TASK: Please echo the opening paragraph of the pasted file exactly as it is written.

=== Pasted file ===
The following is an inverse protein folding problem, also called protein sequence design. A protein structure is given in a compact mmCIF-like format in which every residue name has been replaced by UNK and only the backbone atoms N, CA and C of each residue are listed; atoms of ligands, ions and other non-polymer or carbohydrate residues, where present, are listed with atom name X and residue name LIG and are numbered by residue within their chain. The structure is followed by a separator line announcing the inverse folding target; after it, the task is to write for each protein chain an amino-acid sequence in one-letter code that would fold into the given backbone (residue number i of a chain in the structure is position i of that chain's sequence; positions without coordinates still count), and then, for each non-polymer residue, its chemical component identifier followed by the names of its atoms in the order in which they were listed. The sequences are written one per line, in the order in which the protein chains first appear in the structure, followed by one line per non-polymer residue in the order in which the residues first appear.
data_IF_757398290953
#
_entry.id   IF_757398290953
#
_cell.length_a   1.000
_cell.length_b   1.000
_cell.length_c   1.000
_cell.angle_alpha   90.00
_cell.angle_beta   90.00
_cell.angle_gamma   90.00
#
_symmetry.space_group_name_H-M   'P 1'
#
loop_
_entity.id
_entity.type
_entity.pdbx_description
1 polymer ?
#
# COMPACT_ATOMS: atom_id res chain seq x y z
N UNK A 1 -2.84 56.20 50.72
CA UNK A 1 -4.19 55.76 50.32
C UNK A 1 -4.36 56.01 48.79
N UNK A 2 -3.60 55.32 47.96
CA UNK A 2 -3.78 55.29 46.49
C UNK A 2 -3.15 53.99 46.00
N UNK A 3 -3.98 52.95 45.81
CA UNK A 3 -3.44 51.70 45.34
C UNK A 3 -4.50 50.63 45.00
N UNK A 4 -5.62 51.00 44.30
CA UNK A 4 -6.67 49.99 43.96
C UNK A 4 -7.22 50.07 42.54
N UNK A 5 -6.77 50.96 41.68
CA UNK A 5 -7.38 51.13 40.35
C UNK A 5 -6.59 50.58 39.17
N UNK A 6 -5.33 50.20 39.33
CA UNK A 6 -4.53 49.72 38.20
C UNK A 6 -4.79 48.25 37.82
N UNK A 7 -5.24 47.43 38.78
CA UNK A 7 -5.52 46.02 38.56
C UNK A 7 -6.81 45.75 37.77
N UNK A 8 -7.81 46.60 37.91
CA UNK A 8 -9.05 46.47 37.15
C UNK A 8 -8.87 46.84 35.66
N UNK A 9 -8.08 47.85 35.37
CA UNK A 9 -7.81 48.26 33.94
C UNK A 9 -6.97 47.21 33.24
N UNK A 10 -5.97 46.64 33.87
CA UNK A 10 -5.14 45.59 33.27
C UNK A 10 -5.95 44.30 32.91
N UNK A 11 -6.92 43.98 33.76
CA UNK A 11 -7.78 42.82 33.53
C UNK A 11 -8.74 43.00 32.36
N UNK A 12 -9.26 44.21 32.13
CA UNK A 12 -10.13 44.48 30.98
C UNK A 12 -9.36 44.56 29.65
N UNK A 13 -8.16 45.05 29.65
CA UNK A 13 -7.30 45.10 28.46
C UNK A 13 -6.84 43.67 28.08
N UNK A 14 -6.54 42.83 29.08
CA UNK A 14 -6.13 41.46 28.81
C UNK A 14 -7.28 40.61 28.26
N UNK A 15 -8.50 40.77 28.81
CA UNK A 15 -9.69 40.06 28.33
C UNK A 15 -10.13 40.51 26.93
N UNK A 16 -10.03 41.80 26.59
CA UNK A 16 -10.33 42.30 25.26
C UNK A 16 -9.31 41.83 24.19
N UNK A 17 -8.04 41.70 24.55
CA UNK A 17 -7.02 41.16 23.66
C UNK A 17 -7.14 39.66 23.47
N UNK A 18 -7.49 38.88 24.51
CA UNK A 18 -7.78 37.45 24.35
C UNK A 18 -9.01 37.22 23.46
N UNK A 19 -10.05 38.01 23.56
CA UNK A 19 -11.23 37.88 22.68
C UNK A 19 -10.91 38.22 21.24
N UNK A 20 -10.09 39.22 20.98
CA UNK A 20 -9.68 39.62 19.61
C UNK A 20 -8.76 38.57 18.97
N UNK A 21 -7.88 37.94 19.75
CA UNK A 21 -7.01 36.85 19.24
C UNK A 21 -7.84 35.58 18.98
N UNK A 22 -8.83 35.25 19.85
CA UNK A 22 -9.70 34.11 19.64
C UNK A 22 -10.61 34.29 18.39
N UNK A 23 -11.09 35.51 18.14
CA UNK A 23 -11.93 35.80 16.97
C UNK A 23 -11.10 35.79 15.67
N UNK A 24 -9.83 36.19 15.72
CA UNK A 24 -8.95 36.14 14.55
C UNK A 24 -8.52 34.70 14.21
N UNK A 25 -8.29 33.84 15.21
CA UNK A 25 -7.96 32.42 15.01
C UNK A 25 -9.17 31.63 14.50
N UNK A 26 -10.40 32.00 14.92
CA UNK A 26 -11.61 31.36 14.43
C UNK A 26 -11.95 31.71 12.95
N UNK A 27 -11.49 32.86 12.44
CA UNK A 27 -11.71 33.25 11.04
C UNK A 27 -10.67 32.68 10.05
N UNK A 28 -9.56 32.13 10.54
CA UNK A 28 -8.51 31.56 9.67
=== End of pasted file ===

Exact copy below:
The following is an inverse protein folding problem, also called protein sequence design. A protein structure is given in a compact mmCIF-like format in which every residue name has been replaced by UNK and only the backbone atoms N, CA and C of each residue are listed; atoms of ligands, ions and other non-polymer or carbohydrate residues, where present, are listed with atom name X and residue name LIG and are numbered by residue within their chain. The structure is followed by a separator line announcing the inverse folding target; after it, the task is to write for each protein chain an amino-acid sequence in one-letter code that would fold into the given backbone (residue number i of a chain in the structure is position i of that chain's sequence; positions without coordinates still count), and then, for each non-polymer residue, its chemical component identifier followed by the names of its atoms in the order in which they were listed. The sequences are written one per line, in the order in which the protein chains first appear in the structure, followed by one line per non-polymer residue in the order in which the residues first appear.